• 124
    I can add one more thing... You are not eating enough! I've been stuck forever. Gained back about 30 lbs. Didn't change my tracker. I updated it a week ago. Freaked out at the amount of calories that Sparkpeople was telling me to eat. Decided to trust the system. Dropped 4 lbs. in less than a week. I'll keep watching to see what this means. - 1/16/2014   12:25:55 PM
  • 123
    This article is why the phrase "The more you burn, the more you can eat!" on your nutrition tracking page has never made sense to me. Why bother exercising if you're just going to eat the calories you burnt? - 1/16/2014   12:00:02 PM
  • RUTH571
    122
    This is a good article, made me think of things I hadn't thought of.....ideal weight versus, what my body is happy with.... maybe I don't need to lose that last 5 lbs, but continue to work on diet and exercise for other reasons, endurance when snow shoeing, or working toward a run/jog/walk instead of just a walk.... goals are not always on the scale - thanks! - 1/16/2014   10:57:35 AM
  • 121
    The best way to lose weight is to cut back on what you eat and increase your burn through exercise—not one or the other. I like this takeaway the best.... when I just exercise I get frustrated by the scales... when I just diet, I can't stand the flab that jiggles but love the scales. You hopefully will provide me with a win win solution! :) - 1/10/2014   6:42:00 PM
  • 120
    I am one of the ones who follows the program without cheating and the scale doesn't move. I don't eat extra when I exercise. I can also rule out the idea that I don't need to lose weight. I am going to try doing more cardio and eating more veggies and fruit. - 1/7/2014   2:37:53 PM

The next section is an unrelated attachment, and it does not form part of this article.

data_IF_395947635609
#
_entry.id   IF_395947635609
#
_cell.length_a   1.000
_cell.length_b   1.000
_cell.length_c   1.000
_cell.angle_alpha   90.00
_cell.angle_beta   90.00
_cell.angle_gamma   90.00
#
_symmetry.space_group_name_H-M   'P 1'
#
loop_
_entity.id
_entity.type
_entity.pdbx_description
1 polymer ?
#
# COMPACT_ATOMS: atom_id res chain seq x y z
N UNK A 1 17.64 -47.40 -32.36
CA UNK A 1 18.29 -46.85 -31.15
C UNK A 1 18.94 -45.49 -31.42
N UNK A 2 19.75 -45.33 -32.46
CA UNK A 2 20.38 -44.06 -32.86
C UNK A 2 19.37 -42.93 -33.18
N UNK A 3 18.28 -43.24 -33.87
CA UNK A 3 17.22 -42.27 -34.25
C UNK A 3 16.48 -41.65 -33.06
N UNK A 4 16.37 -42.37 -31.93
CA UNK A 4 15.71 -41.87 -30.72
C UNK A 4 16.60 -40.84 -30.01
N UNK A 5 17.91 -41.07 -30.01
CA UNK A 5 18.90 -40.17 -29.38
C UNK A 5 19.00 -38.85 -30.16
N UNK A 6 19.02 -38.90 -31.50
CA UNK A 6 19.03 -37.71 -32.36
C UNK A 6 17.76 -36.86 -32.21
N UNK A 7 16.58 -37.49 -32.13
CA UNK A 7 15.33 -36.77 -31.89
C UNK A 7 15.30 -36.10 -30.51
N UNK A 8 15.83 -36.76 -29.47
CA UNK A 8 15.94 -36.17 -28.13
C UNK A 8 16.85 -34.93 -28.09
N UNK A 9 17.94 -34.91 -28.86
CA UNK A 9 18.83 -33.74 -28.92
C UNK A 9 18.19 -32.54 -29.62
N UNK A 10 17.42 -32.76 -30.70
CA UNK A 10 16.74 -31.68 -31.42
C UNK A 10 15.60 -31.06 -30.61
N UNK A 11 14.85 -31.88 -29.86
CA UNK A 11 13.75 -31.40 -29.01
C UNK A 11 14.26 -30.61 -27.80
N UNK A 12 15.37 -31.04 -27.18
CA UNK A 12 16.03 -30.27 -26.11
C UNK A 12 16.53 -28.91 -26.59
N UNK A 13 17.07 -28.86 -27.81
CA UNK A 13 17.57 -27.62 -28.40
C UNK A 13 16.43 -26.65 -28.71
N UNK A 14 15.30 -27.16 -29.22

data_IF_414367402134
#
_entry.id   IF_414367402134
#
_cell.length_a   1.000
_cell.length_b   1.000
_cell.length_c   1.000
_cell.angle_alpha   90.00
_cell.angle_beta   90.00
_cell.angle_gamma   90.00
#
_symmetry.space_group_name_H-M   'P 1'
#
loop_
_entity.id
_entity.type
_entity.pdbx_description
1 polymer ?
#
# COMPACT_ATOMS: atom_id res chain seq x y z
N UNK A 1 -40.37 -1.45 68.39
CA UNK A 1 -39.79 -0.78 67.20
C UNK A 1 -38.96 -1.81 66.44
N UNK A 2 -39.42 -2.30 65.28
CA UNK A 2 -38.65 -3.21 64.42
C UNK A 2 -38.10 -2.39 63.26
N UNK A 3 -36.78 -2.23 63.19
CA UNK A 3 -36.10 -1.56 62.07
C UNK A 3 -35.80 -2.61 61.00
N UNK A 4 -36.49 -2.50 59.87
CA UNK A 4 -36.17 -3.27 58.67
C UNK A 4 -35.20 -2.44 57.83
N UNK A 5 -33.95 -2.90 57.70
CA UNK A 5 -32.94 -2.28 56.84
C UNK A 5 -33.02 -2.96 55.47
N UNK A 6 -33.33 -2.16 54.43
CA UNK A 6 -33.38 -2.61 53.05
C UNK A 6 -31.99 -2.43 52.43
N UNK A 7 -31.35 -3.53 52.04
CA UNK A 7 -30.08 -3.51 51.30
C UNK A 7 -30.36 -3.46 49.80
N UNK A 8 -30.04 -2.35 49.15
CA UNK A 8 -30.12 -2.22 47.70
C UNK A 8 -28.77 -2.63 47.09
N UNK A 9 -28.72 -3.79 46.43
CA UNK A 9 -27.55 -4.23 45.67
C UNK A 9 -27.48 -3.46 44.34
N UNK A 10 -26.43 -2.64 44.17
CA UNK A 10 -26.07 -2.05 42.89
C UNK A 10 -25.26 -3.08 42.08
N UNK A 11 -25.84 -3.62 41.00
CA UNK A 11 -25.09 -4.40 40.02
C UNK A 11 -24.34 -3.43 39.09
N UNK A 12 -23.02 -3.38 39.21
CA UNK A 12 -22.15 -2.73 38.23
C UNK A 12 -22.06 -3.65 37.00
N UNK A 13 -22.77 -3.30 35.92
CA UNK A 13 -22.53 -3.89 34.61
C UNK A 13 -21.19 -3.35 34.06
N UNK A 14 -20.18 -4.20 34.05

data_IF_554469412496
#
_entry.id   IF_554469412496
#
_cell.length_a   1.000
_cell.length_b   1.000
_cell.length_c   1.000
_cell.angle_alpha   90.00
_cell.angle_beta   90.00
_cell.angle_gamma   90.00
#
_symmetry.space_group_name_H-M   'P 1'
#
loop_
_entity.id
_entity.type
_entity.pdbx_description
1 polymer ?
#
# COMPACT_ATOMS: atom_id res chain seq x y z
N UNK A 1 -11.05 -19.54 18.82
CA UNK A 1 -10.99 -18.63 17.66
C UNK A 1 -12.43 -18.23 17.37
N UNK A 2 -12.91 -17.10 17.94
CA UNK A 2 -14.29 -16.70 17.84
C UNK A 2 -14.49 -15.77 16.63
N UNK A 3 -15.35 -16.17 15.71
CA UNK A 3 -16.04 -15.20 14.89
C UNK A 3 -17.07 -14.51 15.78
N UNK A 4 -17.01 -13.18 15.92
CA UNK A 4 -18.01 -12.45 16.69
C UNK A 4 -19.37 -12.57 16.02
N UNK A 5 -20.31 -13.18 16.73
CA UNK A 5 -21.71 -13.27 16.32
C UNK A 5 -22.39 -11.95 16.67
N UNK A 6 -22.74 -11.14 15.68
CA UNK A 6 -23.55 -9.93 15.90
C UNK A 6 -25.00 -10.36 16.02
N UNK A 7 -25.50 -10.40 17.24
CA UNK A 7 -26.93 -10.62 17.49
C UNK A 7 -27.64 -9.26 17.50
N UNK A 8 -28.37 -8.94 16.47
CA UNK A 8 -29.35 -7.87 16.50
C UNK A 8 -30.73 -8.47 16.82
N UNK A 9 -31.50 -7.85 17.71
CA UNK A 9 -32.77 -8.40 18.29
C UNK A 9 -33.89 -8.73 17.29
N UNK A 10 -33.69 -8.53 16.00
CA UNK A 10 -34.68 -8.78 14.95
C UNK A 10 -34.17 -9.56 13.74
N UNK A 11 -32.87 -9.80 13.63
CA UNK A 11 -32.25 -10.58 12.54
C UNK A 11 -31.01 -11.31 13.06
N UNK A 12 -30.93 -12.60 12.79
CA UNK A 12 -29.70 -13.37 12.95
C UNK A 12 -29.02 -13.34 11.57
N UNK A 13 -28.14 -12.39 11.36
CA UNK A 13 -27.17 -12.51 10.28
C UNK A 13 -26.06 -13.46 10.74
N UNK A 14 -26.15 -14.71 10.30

• 119
    I learned from my nutritionist that the foods today cause inflammatory weight gain, this has been proven to be the reason people are not losing weight.

    SEE HERE www.desperateloseweight.blogspot.co
    m/2013/04/desperate-to-lose-weight-
    what-really.html
    - 1/7/2014   12:59:19 PM
  • 118
    Given the first point in the article, why does the newer nutrition tracker factor calories burned into available calories to eat? That's the same philosophy that hurt me with Weight Watchers 2 years ago, and the reason why I still use the old sp nutrition tracker now. - 1/7/2014   9:30:59 AM
  • 117
    I just learned that I have PCOS (polycystic ovarian syndrome) and I had been gradually gaining weight with no explanation and it was so frustrating! Once I was diagnosed, I did a lot of research and have found that I am probably insulin resistant because of a hormonal imbalance. It sucks, but I am glad I have an explanation other than "i'm not exercising enough or eating healthy enough."
    If you are having issues with menstrual cycles, excess hair in unwanted places, experience intense sugar/carb cravings, weight gain or inability to lose weight, then you might want to ask your doctor about PCOS.

    my friend and I started a blog to share our experiences with PCOS
    http://endurepcos.blogspot.com/2013
    /10/pcos-links-to-research.html